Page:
I would encourage everyone – seriously! everyone – to take some time this weekend and get to know themselves; figure out what you like and don’t like, what gets you going! Knowing how your body works is an essential first step to taking ownership of your body and sexuality. Personal empowerment comes from personal knowledge, and masturbating can be a way of gaining that personal knowledge.

To end this piece, I will leave you with a quote from Audre Lorde – a prominent feminist writer from the second wave and a self-described “black, lesbian, mother, warrior, poet” – about her ideas surrounding the erotic and ask you to think about how masturbation could improve your (sex) life.

“The very word erotic comes from the Greek word eros, the personification of love in all its aspects – born of Chaos, and personifying creative power and harmony. When I speak of the erotic, then, I speak of it as an assertion of the lifeforce of women; of that creative energy empowered, the knowledge and use of which we are now reclaiming in our language, our history, our dancing, our loving, our work, our lives.”

Complete Article HERE!

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An Erotic Artist on Censorship and Finding Spirituality in Sex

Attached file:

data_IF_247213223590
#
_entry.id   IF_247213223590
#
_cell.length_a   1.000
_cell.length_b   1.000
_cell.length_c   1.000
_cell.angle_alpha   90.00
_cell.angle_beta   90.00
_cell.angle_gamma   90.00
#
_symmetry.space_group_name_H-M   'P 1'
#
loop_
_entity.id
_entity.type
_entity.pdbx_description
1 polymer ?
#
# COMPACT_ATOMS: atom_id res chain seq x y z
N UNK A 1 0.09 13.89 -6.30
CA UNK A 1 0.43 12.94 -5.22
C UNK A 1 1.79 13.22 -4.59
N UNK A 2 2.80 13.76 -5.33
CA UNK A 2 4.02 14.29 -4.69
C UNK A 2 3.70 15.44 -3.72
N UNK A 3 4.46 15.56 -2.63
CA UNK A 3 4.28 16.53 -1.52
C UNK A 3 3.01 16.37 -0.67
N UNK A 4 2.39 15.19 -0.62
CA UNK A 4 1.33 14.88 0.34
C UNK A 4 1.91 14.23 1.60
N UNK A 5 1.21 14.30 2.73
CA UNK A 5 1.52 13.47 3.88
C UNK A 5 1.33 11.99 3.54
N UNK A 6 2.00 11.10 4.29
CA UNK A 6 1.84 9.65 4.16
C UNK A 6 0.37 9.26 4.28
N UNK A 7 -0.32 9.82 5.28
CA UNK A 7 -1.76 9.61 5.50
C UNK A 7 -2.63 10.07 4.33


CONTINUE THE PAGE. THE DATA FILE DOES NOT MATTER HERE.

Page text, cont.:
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By Claire Valentine

You may have come across the work of Alphachanneling on Instagram before — with over half a million followers, the artist’s contribution to the landscape of erotic art has been accomplished in no small part due to the accessible nature of the platform. His “Utopian Erotic” drawings are a delicate expression of explicitly sexual themes; with soft colors, thin lines and psychedelic florals, Alphachanneling captures some of our rawest, most intimate moments as humans through a lens that is overtly and unexpectedly spiritual. PAPER caught up with the artist to talk censorship, divinity in sensuality and the role erotic art plays in our modern lives:

When did you first start drawing nudes?